China’s economy faces big challenges
Jan 30 2014
While economic growth of around seven per cent is respectable by any measure, it is not enough in the special conditions which China finds itself in. It was always to be expected that double-digit growth would not be sustainable for all years to come. There were repeated calls by a number of Chinese leaders for a moderation of growth, as they obviously feared an overheating of the economy and the emergence of dangerous speculative bubbles, notably in the real estate and financial sectors. However, in view of the serious backlog of economic development that is still plaguing huge numbers of Chinese, the economy has to grow very strongly. This is not only an economic but even more so a political necessity. The “mandate of heaven” of the present Chinese government solely rests on the competent management of the Chinese economy, which means high growth and low inflation.
By comparing China with India, it is easy to discern the giant leaps in socioeconomic development that the Middle Kingdom has achieved within much less than a generation. Within this short span of time, China became the factory of the world. Today it is, after Germany, the second biggest exporter of the world. When Deng Xiaoping started his profound economic reforms in the late 1970s, he had the foresight to establish special economic zones, where with foreign capital and foreign technology factories built goods solely for overseas market. In any case after the devastation that Mao Zedong had wreaked on the country, there was no domestic purchasing power available to absorb even simpler consumer goods.
While the enthusiasm of global investors for the Brics countries has considerably cooled down and while it looks increasingly so that most emerging economies will not manage to avoid the poverty trap, in China’s case, the opportunity to escape this fate is real. Of course, the Middle Kingdom, like any economy in the world is subject to the vagaries and trends in the world’s capital flows. However, particularly when one compares China’s current position with that of India, there can be no doubt that Beijing today plays in a totally different league from New Delhi. It is, in fact, frustrating to witness that many of the deficiencies that plague the Indian economy are homemade and self-inflicted. Those who have not given up hope on India are eagerly awaiting the forthcoming general election which hopefully might result in an economic rebirth of this great country.
It is in the nature of economic development and progress that a country can never afford to stand still. This holds particularly true of structural reforms. Deng Xiaoping himself had realised this, most notably when a short time before his death he made the historic and deeply symbolic “trip to the South”, instilling bitterly needed new impetus into the economic reforms. It is no secret that the administration that led the country from 2002 to 2012 did not show much courage or imagination in steering a new course in socioeconomic development. There is great expectation that the new leaders who took power in 2012-13 will embark on a bold new course.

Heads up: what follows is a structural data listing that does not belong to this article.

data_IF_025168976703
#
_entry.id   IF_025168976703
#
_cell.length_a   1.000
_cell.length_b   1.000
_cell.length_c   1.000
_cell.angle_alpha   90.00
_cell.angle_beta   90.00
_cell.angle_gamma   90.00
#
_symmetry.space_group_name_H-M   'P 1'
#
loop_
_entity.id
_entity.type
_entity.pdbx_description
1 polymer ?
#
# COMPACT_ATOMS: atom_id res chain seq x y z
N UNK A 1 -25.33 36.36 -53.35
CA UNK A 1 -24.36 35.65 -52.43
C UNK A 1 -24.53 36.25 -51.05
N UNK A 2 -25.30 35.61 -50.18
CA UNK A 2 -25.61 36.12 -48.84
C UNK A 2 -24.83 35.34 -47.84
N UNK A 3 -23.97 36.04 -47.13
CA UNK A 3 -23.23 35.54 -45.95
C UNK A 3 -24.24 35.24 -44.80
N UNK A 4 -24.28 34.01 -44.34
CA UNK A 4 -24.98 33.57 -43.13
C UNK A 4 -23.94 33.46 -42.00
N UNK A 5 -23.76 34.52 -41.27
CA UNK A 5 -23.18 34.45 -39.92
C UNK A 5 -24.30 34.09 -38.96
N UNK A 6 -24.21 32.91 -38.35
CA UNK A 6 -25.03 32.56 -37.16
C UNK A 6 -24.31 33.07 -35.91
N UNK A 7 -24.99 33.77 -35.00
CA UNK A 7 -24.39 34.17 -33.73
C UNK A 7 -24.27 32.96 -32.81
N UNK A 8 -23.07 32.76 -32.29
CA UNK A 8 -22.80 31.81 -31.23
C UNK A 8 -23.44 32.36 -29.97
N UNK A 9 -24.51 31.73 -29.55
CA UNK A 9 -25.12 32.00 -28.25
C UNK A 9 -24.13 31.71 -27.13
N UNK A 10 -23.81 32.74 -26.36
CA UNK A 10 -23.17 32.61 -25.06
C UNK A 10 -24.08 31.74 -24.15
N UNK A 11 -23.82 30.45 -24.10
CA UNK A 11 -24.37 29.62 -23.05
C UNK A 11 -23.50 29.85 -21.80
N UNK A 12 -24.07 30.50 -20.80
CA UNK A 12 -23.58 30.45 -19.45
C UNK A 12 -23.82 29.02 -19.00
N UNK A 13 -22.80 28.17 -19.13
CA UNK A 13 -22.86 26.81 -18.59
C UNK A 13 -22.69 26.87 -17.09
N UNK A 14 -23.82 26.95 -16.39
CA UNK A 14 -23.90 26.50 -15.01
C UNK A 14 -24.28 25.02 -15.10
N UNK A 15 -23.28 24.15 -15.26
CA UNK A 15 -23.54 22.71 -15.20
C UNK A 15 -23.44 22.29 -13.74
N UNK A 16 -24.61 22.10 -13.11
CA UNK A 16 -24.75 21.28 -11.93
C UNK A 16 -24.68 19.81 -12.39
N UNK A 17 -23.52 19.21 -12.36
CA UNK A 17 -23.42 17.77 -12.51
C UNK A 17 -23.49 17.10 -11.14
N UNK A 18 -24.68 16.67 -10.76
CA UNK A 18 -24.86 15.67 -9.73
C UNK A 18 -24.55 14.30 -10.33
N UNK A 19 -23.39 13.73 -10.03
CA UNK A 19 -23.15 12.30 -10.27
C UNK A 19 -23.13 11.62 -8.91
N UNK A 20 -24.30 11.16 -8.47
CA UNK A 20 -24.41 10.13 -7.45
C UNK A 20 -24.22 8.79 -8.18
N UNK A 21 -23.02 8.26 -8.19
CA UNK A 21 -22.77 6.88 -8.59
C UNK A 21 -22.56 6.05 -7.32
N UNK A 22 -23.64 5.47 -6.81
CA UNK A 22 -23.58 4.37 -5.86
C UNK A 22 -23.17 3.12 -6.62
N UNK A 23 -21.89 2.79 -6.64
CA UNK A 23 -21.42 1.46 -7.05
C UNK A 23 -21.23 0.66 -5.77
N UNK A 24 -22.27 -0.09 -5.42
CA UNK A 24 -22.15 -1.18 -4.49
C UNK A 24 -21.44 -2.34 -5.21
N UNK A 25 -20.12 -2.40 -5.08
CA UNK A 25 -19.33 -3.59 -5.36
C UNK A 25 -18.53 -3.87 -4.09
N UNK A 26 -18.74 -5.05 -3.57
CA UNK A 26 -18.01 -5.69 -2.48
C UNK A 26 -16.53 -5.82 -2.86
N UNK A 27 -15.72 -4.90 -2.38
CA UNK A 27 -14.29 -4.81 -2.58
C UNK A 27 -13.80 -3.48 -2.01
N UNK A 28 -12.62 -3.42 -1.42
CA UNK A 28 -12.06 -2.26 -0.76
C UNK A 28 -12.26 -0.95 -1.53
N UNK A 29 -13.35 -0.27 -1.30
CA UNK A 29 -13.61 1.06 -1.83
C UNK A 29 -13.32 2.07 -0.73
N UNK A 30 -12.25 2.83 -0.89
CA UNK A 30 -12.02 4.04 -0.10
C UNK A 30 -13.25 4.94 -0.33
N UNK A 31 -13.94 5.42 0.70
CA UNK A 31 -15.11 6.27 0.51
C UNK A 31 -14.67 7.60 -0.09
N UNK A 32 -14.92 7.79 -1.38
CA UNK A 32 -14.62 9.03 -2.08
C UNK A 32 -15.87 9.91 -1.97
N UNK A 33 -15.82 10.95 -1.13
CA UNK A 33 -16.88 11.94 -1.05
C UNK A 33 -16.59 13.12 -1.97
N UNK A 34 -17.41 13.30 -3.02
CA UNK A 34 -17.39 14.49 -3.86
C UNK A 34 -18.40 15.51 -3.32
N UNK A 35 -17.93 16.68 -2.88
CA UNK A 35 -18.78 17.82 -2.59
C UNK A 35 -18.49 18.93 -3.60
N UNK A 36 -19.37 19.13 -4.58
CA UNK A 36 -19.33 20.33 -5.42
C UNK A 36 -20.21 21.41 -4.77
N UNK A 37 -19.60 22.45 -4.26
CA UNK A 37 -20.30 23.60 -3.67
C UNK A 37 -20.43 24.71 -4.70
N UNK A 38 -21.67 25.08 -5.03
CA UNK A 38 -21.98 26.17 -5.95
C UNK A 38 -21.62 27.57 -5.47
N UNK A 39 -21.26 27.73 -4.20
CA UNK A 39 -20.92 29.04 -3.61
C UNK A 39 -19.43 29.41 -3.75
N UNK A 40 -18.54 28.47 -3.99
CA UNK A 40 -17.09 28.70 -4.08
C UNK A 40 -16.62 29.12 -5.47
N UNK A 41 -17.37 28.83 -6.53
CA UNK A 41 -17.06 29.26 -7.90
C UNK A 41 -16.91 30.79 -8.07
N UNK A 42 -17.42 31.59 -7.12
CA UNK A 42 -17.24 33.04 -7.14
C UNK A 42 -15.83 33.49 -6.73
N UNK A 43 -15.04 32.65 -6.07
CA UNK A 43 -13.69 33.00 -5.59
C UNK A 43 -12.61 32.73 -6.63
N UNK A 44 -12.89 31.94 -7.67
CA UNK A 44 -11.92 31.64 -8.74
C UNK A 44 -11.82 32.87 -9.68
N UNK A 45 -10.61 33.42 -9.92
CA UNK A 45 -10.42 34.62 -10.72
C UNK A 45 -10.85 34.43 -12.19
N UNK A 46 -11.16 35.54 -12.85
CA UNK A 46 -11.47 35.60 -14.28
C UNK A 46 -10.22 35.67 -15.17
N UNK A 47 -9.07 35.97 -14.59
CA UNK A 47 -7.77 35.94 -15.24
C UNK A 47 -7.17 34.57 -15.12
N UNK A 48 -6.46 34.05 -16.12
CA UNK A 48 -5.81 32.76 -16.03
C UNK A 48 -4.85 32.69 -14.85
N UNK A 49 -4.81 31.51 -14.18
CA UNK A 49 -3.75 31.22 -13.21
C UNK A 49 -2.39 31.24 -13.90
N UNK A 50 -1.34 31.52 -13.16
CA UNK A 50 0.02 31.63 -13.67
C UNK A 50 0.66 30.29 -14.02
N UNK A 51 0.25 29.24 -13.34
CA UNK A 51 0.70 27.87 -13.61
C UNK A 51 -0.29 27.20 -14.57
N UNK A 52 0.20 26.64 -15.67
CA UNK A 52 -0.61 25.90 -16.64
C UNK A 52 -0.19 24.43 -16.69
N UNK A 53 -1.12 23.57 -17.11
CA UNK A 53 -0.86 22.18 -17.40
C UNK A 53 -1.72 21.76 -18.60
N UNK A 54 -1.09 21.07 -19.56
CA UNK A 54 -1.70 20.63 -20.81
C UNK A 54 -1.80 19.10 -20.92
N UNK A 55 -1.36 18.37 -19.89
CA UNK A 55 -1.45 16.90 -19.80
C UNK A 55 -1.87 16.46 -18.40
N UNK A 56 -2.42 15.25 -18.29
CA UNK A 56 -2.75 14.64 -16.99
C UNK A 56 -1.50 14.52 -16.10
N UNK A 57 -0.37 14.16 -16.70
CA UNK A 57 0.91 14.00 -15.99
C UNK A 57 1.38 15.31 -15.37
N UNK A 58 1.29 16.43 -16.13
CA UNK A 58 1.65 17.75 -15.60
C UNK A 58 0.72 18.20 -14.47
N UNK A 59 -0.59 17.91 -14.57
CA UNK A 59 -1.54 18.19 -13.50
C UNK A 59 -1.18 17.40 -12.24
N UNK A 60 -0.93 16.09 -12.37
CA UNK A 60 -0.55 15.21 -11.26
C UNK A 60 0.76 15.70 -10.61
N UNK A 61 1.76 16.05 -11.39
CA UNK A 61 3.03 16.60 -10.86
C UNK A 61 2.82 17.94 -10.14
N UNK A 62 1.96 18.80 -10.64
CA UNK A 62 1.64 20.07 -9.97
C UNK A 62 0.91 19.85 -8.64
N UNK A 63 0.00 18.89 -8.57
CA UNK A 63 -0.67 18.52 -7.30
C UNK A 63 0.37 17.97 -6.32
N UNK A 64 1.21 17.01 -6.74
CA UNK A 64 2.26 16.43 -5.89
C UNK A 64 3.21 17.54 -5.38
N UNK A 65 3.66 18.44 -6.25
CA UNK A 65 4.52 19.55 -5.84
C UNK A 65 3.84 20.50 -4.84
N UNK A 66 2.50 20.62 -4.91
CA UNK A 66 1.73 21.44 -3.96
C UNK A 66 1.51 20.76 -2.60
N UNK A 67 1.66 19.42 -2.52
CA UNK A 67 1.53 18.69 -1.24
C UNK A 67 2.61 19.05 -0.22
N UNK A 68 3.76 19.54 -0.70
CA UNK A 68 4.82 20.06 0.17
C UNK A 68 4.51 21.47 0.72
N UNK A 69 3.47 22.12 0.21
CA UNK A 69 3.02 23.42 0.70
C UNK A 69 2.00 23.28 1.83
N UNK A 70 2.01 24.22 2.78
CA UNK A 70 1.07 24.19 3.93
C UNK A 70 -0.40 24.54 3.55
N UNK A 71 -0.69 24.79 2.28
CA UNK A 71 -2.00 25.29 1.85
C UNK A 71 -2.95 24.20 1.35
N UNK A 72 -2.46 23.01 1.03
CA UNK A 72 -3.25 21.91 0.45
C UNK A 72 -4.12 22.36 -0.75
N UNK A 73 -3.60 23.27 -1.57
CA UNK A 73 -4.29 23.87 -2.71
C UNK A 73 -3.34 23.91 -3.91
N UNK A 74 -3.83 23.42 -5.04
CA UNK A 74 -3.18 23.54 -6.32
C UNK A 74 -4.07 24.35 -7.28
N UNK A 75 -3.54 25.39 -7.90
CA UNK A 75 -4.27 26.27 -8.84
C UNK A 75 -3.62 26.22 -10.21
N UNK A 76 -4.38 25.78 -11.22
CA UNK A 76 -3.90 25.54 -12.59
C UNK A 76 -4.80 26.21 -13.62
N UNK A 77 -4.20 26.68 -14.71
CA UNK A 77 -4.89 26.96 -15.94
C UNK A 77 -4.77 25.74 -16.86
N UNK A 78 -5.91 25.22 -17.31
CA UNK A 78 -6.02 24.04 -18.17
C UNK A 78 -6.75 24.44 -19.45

Of course, the reform process does not get easier over time. This is evident in China’s case. To liberate the farmers and to give ample space to the enterprising spirit of the Chinese were the easier parts of the socioeconomic renewal. Following that the choice of a mercantilist approach to the national macro-economy was also relatively straight forward. China built up muscle power through a rapid and massive expansion of infrastructure and through the accumulation of ever bigger foreign exchange reserves. This muscle power is certainly most useful to absorb or mitigate external shocks on the national economy. The way China dealt successfully with the global financial crisis of 2008-10 is a case in point.
However, the new challenges that the country faces today are much more demanding and much more complex. On its way to a global economic super power, China is now entering a new ball game. The qualitative innovations that are required are similar to those undertaken by Japan and South Korea on their path to mature economies. Of course in China’s case, the dimensions are much larger. Three structural reforms are urgently required: the modernisation and transparency of the finance sector, the fight against corruption, and the strengthening of the private sector versus the still far too influential state owned enterprises. Many vested interests will have to be harmed and above all, the social challenge of a growing wealth gap amongst the population and between the different regions of the vast county will have to be dealt with.
(The writer is the Far East correspondent of Swiss daily Neue Zurcher Zeitung)